The answer given here is in response to Wilfred Owen's war poetry, namely 'Mental Cases', 'Disabled', and 'Exposure'. It is a fairly well-established response, with sufficient focus on the question enough to answer in a level of detail expected of a low C grade candidate. A lot of what is said is very obvious, and is not written in very good English (e.g. short-hand has been used frequently; unnecessary underlining/itallicated words, etc.) so it would've been more promising to see the candidate, instead of trying to comment on everything to do with all three poems, tackle one objective at a time (e.g. - emotive/powerful language, then irony, then Second Person Address, etc.) and compare the extent to which these effects feature in the three poems. This would encourage a more active comparison between the poems and would be very explicitly answering the question. As it is, this candidate has simply listed facts and has failed to string them together into any sort of cohesive body of writing.

Level of analysis

The Level of Analysis is very shallow. The candidate only comment on the bare minimum to pass, although infrequent moments suggest that there is scope for deeper analysis such as the candidates commentary on 'Disabled' where they discuss the contextual factors that influenced the poem. I would like to have seen a more evenly-balanced analysis of the poems, with the same things analysed in each (as this would encourage comparison of poetic techniques), but the candidate misses important devices and techniques in poems like 'Mental Cases' (such as, it was originally called 'Purgatory Passions'; a contradictory element that resonated with a harrowing feel of the hellish supernatural) and also 'Exposure', whereby the most important element is the vulnerability and insignificance of the soldier's lives as they tried to hide from such ferocious weaponry. These must be considered as they are fundamental to the understanding of Owen's poetry. It is not simply enough to consider what happens in the poems (most of 'Exposure's analysis consists of this, with simplistic feature-spotting also gaining few or no marks); the candidate must dig deeper and show a sensitive appraisal of the poetic devices and techniques used to create the effect on the reader. Where this candidate lost the most marks is their lack of explicit commentary on how the poems effected them/readers in general. Reader effect is the key component in analysis, and this candidate lost easy marks for omitting it.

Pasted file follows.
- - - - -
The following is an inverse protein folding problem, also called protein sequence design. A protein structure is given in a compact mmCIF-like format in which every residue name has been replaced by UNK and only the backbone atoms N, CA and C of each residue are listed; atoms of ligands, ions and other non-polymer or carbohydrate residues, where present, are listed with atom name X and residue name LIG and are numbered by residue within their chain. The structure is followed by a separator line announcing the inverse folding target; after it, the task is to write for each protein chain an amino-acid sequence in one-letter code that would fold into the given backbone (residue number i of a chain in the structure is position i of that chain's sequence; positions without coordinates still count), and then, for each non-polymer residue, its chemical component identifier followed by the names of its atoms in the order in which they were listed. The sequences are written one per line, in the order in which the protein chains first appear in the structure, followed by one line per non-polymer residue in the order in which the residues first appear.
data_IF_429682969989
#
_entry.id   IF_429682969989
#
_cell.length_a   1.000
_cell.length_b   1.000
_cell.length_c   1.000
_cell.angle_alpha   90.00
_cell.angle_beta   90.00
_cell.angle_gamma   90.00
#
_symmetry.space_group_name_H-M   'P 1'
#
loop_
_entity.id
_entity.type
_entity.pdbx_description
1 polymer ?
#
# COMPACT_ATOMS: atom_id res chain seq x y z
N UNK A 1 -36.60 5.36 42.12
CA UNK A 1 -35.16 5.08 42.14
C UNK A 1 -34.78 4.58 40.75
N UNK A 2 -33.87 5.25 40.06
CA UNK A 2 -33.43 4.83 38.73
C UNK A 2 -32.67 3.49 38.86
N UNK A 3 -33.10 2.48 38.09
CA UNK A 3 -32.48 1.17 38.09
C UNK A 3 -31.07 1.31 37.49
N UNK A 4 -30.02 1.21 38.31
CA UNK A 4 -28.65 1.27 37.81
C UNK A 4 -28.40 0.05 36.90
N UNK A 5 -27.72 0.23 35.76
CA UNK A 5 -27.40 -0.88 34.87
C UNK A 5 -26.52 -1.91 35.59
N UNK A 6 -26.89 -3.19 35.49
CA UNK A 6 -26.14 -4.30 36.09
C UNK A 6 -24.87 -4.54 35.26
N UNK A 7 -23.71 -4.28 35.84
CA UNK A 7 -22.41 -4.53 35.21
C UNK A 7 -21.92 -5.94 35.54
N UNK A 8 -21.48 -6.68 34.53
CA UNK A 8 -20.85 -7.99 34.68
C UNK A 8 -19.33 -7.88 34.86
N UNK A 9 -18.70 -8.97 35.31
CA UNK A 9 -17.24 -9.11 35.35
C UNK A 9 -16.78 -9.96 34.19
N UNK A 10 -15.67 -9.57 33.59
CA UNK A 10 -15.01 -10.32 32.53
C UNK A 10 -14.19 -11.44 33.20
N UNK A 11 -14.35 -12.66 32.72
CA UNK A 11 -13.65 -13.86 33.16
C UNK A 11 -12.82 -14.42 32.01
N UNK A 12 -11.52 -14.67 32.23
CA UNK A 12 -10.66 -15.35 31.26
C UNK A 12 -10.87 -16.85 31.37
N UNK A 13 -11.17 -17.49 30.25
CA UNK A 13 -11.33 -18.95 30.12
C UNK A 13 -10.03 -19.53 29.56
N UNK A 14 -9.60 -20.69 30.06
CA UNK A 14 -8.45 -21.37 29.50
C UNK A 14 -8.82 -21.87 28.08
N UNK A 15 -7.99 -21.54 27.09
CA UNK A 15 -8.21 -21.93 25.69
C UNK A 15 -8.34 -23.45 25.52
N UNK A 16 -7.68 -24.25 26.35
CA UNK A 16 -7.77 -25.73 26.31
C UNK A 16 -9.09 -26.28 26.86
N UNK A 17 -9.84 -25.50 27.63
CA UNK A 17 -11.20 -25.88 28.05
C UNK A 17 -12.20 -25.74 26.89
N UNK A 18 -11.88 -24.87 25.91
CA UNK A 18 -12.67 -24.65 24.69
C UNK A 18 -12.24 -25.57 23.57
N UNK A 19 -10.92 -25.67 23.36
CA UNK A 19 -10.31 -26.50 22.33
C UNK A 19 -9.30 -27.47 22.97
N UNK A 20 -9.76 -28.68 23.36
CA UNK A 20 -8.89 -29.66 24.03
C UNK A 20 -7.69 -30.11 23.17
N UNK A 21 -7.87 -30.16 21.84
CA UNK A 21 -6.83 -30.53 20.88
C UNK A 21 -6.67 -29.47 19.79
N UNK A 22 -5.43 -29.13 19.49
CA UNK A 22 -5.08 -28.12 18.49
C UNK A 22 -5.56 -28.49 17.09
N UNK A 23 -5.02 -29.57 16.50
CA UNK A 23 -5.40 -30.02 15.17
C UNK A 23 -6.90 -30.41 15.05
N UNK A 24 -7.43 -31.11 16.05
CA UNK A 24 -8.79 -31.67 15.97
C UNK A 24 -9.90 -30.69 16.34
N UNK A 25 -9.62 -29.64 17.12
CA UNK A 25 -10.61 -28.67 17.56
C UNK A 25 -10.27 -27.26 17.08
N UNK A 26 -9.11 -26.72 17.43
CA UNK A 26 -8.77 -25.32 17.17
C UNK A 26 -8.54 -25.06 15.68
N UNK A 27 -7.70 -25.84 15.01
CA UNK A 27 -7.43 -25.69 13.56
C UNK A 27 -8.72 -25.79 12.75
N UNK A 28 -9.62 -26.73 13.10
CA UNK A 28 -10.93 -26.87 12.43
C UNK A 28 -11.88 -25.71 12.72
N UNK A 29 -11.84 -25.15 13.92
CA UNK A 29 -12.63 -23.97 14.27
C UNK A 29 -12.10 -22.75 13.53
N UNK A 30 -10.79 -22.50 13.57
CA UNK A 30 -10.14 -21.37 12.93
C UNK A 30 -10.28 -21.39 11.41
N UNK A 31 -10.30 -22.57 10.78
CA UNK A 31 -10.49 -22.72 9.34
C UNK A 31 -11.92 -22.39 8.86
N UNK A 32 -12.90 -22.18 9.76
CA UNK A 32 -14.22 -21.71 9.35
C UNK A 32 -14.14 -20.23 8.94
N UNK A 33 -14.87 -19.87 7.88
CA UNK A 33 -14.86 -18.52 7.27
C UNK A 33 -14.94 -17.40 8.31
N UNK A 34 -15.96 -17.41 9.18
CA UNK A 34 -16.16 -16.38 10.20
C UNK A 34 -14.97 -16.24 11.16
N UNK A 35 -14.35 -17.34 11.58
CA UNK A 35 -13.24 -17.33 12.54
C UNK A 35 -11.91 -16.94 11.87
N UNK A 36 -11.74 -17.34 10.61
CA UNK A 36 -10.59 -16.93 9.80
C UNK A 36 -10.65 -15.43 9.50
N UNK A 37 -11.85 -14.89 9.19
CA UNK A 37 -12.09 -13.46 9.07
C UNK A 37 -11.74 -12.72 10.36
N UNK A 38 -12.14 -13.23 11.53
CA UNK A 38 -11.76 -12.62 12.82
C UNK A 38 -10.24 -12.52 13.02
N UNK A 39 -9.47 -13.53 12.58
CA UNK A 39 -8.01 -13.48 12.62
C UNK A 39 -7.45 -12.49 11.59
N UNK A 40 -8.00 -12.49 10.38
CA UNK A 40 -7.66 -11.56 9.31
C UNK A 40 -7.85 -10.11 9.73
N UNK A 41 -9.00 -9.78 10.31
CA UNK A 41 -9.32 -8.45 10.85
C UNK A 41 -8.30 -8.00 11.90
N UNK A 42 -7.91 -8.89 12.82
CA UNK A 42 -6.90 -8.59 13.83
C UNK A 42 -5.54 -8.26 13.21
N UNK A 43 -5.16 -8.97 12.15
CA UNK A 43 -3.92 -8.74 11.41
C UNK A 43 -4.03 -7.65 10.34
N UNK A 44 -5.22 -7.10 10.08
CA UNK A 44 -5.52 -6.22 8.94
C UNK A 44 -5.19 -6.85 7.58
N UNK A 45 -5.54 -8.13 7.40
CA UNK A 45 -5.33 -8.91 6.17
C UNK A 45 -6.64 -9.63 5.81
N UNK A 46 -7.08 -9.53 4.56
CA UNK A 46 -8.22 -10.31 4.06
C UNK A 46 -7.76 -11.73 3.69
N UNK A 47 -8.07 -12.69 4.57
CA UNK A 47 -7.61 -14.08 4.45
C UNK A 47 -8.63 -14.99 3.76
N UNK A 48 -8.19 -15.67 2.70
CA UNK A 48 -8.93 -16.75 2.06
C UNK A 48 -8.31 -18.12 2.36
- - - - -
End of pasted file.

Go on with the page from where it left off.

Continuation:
Quality of writing

The Quality of Written Communication (QWC) is poor. There is frequent use of short-hand, and improper use of bracketing and unnecessary underlining of the poems' titles. It is not considered the standard writing/typing practice to underline titles of published text - rather, they should be written in either italics or, more commonly, inverted commas, with all words in the title capitalised. To improve, take these notes on board and ensure that you re-read every paragraph after writing it for clarity of written expression. If you don't and have poor QWC, you run the risk of the examiner not understanding the intended meaning of your essay and knocking marks off for not being able to read what you're trying to say, even if it's good.


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Reviewed by sydneyhopcroft 14/03/2012